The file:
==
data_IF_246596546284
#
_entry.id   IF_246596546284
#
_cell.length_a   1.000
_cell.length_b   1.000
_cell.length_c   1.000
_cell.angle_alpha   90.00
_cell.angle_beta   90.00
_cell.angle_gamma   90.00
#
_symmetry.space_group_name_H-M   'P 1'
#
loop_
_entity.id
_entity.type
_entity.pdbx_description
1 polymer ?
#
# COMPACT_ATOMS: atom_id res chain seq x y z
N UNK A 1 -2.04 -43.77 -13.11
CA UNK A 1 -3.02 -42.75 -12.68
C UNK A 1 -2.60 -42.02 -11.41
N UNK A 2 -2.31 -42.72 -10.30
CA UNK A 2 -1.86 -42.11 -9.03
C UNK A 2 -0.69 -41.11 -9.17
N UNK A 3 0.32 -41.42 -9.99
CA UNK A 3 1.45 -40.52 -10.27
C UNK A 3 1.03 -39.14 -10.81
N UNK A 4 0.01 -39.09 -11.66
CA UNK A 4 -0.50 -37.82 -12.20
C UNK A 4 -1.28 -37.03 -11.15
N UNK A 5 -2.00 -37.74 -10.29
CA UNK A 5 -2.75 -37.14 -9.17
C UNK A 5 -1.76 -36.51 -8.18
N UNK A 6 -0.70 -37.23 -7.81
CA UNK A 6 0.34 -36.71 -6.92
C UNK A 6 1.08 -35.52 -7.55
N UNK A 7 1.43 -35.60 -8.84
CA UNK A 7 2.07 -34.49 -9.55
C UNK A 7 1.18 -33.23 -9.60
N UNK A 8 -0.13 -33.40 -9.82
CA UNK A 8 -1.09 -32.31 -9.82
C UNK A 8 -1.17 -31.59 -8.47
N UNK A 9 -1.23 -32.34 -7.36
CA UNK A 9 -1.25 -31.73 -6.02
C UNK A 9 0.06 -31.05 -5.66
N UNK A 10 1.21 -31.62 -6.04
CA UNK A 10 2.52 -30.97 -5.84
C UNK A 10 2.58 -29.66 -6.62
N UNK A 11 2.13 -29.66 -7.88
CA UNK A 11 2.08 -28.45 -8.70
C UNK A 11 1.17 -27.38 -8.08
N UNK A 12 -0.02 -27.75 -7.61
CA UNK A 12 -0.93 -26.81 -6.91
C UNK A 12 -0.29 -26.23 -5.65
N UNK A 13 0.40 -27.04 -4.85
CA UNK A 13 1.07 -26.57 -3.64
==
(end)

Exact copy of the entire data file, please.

data_IF_246596546284
#
_entry.id   IF_246596546284
#
_cell.length_a   1.000
_cell.length_b   1.000
_cell.length_c   1.000
_cell.angle_alpha   90.00
_cell.angle_beta   90.00
_cell.angle_gamma   90.00
#
_symmetry.space_group_name_H-M   'P 1'
#
loop_
_entity.id
_entity.type
_entity.pdbx_description
1 polymer ?
#
# COMPACT_ATOMS: atom_id res chain seq x y z
N UNK A 1 -2.04 -43.77 -13.11
CA UNK A 1 -3.02 -42.75 -12.68
C UNK A 1 -2.60 -42.02 -11.41
N UNK A 2 -2.31 -42.72 -10.30
CA UNK A 2 -1.86 -42.11 -9.03
C UNK A 2 -0.69 -41.11 -9.17
N UNK A 3 0.32 -41.42 -9.99
CA UNK A 3 1.45 -40.52 -10.27
C UNK A 3 1.03 -39.14 -10.81
N UNK A 4 0.01 -39.09 -11.66
CA UNK A 4 -0.50 -37.82 -12.20
C UNK A 4 -1.28 -37.03 -11.15
N UNK A 5 -2.00 -37.74 -10.29
CA UNK A 5 -2.75 -37.14 -9.17
C UNK A 5 -1.76 -36.51 -8.18
N UNK A 6 -0.70 -37.23 -7.81
CA UNK A 6 0.34 -36.71 -6.92
C UNK A 6 1.08 -35.52 -7.55
N UNK A 7 1.43 -35.60 -8.84
CA UNK A 7 2.07 -34.49 -9.55
C UNK A 7 1.18 -33.23 -9.60
N UNK A 8 -0.13 -33.40 -9.82
CA UNK A 8 -1.09 -32.31 -9.82
C UNK A 8 -1.17 -31.59 -8.47
N UNK A 9 -1.23 -32.34 -7.36
CA UNK A 9 -1.25 -31.73 -6.02
C UNK A 9 0.06 -31.05 -5.66
N UNK A 10 1.21 -31.62 -6.04
CA UNK A 10 2.52 -30.97 -5.84
C UNK A 10 2.58 -29.66 -6.62
N UNK A 11 2.13 -29.66 -7.88
CA UNK A 11 2.08 -28.45 -8.70
C UNK A 11 1.17 -27.38 -8.08
N UNK A 12 -0.02 -27.75 -7.61
CA UNK A 12 -0.93 -26.81 -6.91
C UNK A 12 -0.29 -26.23 -5.65
N UNK A 13 0.40 -27.04 -4.85
CA UNK A 13 1.07 -26.57 -3.64